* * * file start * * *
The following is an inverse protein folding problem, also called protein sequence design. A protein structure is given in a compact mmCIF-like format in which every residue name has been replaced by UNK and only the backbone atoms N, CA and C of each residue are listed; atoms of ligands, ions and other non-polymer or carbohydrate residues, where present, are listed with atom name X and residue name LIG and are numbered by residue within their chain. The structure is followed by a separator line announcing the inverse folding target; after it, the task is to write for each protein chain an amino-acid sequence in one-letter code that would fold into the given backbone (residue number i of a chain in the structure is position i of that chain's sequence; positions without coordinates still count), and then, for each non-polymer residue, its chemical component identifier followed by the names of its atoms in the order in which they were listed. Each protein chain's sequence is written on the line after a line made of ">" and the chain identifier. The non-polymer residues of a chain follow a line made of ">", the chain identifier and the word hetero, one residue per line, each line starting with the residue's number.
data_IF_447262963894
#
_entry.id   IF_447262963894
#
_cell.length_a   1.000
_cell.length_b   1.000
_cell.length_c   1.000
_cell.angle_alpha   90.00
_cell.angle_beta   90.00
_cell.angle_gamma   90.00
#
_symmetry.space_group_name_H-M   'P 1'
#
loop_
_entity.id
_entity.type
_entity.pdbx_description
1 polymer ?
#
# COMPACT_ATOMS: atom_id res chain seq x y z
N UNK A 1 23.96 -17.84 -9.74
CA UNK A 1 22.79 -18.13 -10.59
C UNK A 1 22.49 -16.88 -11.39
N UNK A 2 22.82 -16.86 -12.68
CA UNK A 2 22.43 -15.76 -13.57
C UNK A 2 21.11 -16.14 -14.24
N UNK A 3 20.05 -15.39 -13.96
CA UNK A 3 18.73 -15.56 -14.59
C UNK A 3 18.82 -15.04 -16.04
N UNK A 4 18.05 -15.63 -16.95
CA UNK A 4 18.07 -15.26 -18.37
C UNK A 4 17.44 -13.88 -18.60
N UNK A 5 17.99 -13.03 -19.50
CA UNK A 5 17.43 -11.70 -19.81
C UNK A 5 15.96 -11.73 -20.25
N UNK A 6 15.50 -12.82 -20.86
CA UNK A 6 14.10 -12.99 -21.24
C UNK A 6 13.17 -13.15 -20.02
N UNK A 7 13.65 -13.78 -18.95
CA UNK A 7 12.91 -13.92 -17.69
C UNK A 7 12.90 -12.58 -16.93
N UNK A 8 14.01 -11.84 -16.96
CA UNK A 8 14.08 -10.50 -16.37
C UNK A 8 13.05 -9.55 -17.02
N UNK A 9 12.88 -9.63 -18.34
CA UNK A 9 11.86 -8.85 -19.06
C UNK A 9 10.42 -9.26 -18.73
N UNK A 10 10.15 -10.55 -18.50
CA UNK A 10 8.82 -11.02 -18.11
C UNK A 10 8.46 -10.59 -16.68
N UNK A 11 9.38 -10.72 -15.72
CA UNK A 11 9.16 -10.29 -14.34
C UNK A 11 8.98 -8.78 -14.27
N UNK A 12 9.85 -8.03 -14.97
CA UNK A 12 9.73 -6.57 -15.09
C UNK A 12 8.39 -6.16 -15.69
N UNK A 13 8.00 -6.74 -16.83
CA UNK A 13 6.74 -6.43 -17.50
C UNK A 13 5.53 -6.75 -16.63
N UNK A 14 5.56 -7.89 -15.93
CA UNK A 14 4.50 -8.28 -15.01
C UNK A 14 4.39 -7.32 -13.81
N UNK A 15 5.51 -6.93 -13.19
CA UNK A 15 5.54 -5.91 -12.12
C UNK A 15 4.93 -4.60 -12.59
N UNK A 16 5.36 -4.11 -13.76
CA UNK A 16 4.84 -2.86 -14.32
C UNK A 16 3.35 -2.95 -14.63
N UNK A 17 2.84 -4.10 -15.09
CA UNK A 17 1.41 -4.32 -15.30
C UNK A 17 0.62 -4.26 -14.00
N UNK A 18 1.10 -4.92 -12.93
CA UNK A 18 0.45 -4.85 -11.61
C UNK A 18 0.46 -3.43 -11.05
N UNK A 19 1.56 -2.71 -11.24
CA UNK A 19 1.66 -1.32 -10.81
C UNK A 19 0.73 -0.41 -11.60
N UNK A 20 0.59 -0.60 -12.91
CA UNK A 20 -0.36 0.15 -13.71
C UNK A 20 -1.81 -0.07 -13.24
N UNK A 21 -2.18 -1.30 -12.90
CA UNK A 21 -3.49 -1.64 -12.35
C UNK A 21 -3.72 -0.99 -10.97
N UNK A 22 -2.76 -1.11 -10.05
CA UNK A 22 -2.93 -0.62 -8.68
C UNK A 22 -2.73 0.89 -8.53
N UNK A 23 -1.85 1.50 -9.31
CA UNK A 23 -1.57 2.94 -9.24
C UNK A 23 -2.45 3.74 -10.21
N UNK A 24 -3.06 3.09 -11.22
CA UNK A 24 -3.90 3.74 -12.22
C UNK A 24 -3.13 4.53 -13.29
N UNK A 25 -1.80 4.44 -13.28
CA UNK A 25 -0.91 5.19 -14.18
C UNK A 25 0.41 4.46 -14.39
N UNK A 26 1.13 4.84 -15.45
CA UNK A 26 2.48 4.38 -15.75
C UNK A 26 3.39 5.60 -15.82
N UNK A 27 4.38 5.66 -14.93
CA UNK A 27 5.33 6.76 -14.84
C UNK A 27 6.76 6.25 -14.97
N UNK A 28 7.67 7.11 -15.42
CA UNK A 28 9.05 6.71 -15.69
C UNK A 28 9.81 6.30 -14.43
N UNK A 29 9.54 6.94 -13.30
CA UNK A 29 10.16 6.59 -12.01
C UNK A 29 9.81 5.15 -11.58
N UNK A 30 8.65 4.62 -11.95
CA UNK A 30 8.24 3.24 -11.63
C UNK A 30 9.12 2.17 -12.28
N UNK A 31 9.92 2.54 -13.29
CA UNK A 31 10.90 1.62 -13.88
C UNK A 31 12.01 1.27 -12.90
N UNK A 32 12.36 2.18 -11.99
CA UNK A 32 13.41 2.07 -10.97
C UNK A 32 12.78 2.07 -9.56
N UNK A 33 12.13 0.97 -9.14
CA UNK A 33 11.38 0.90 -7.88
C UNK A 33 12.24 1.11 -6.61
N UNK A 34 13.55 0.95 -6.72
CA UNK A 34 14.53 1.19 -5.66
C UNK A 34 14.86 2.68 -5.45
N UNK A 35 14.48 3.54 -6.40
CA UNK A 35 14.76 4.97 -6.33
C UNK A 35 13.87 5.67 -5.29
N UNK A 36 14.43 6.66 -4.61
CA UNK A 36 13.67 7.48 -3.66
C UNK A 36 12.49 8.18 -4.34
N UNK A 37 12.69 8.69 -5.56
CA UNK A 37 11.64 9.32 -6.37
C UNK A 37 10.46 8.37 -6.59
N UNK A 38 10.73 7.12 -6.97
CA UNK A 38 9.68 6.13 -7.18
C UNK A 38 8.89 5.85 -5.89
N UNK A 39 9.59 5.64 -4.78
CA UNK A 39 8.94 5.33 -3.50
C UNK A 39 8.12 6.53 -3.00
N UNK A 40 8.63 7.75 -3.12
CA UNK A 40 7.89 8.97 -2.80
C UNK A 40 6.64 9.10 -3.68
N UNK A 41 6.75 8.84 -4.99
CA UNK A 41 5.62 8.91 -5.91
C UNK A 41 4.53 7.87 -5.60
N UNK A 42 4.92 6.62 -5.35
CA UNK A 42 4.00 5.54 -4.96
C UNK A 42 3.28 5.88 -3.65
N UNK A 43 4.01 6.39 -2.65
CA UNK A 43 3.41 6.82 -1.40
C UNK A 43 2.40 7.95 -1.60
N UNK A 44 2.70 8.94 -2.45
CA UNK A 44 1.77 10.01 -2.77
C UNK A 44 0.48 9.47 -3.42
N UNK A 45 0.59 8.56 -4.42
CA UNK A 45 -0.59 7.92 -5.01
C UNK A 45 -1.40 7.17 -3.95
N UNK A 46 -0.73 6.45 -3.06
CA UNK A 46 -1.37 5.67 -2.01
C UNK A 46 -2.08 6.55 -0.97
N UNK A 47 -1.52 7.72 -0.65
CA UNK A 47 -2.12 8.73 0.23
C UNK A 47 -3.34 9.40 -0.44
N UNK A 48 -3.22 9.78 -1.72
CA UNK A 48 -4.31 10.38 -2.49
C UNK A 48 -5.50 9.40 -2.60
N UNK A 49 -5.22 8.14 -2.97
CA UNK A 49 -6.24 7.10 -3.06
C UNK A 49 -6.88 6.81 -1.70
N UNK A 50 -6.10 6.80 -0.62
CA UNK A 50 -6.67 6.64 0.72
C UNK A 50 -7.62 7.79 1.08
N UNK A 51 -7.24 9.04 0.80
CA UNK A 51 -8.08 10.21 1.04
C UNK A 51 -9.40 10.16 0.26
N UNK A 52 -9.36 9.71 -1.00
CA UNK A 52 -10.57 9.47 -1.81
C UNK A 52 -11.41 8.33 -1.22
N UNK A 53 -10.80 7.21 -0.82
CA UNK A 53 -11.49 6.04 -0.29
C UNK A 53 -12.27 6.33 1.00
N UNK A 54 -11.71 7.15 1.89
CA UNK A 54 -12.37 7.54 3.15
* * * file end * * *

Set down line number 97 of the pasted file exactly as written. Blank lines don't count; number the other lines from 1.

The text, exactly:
N UNK A 26 1.13 4.84 -15.45